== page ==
A : If your CAD import takes a very long time to tessellate, then your curvature resolution may be too high.
A : If you run out of memory during CAD import, make sure to use 64-bit  BOXERmesh  (i.e. the 64-bit version of boxerserver). This will provide full access to large CAD files.
A : Due to the very large range of general CAD formats supported, not all of the complete details of all internal CAD data-structures are always read. In this case, you can always use some "safe" import options to drive, for example, CAD-based patch assignation; "Colour" is usually more reliable than "Face Attribute". 

Q4 : *.btf geometry files are not saved correctly when using certain shared/virtualised file systems 
A : It has been observed that the use of certain shared/virtualised file systems (e.g. HGFS under VMWare) as the storage for BOXERmesh geometry files can cause these files to be written out with errors. It is recommended to use a non-shared or non-virtualised disk partition or file system instead.

Q1 : I think I've got lots of small slivery triangles in my geometry, but I can't see them in the 3D scene so as to be able to select them and put them in a particular patch. 
A : Try setting the geometry to wireframe mode. This works for  visualisation only, not for selection. In wireframe mode, the edges of tiny triangles will be drawn as black lines which are quite easy to see.

Q2 : I can't find the geometry patch I want to look at in the 3D view.
A : There are three possible reasons for this; it may be invisible, the view may be looking at the wrong part of the scene, or this patch might not contain the facets you think it does. In the Display Panel make sure that  Micro and the visibility modes Hide etc. are not active. In the Feature Tree right click on your patch and choose  Only, which will hide everything except for that patch. On the Toolbar or in the View menu use the  Fit button/option. This will move/zoom the scene to fit only the visible objects. If there is still nothing visible, the patch may be empty  - in the Feature Tree right-click on the Part it belongs to and select Delete empty patches.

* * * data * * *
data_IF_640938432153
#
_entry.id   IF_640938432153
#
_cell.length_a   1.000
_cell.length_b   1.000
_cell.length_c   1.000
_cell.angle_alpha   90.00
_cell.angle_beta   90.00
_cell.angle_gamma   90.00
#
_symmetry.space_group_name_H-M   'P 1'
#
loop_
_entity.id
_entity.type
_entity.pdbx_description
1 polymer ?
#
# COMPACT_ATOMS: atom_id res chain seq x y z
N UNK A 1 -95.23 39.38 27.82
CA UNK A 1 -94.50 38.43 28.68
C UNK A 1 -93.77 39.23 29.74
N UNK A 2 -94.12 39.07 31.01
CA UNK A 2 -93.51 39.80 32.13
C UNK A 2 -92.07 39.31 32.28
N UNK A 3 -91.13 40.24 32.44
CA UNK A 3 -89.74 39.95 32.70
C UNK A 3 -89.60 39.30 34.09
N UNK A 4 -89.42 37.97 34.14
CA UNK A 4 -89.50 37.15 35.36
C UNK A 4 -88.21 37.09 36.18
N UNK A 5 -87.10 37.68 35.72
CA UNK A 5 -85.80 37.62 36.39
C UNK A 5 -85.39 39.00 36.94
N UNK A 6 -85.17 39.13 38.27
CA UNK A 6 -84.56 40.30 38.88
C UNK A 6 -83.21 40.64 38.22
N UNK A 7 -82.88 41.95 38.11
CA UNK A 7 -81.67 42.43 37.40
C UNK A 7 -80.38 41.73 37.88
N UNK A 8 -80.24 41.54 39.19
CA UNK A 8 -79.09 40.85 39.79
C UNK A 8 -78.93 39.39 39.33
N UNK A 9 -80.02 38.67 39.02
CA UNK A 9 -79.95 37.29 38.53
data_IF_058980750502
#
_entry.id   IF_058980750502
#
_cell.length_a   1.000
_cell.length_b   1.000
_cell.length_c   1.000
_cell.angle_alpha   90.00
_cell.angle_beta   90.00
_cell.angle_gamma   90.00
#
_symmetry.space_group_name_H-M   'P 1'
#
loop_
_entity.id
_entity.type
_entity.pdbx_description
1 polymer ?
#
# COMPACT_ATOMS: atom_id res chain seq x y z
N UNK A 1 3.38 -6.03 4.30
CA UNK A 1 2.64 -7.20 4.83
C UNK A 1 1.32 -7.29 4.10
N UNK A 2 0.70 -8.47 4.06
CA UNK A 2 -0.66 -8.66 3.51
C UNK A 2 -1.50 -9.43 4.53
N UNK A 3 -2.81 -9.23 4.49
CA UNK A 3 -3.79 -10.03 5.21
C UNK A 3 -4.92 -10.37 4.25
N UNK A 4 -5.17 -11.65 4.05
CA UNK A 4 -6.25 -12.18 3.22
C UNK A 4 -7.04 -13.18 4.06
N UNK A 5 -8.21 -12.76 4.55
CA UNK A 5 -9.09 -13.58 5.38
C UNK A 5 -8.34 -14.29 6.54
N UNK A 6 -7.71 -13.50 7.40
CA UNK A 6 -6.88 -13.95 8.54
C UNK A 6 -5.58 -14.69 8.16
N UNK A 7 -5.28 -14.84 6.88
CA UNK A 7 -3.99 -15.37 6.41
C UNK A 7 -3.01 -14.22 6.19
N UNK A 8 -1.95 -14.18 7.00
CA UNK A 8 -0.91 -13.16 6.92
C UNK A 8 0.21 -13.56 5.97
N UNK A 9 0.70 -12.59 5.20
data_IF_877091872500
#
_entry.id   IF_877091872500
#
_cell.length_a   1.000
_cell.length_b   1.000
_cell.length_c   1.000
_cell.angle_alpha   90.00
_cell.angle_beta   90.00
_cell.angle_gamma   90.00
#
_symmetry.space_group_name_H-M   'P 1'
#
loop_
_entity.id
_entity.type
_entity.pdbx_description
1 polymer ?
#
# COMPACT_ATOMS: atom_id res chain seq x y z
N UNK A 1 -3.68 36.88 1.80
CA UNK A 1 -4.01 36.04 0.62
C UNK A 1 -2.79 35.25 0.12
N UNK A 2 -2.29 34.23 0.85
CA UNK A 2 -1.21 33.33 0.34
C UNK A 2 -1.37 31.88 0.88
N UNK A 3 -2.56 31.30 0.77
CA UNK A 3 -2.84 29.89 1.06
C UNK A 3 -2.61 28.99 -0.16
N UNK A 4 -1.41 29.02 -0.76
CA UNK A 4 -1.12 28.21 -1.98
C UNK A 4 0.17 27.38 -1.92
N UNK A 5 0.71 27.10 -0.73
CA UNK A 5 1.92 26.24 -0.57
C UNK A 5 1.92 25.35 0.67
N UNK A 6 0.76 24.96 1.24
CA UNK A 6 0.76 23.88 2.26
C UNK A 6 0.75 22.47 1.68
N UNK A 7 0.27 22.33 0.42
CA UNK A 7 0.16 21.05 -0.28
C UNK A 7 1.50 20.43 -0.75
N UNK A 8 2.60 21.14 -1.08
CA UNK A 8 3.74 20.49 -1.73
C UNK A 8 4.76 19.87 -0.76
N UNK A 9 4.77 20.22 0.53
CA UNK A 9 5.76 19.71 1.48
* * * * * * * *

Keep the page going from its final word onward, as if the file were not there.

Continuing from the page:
Q3 : When I reload a mesh into the GUI, why can't I see the mesh quality scalar? 
A : The mesh quality itself is not supported in the  BOXERmesh .box file. You have to recompute the body-fitted mesh to retrieve the cell quality scalar information.
Alternatively load the associated .bmf file for your GUI session, which retains this information.

Q4 : Why can't I see a certain scalar? Why is the rendered view grey? 
A : Not all scalars are available for all entities. For example, the cell quality scalar is not computed for geometry facets. Consequently, if the 3D scene is displaying only entities not amenable to a certain scalar set in the Rendering Panel, then the rendering of those entities will be basic grey.

Q5 : Why can't I type enough significant figures of my data into a coordinate entry field? The window keeps going red when I enter more numbers. 
A : The precision (i.e. the number of digits) permitted for direct data input, is controlled in the Preferences menu. If you can't enter enough significant figures under the default setting, you can change it to something higher.

Q6 : I'm having trouble starting up the GUI (client). 
A : The BOXERmesh GUI attempts to discover the type of graphics card driver installed and determine the optimum graphics driver on the user's local hardware capability compatible with the GUI. In some cases there can be a graphics driver mis-match and a blank or dark graphics window appears.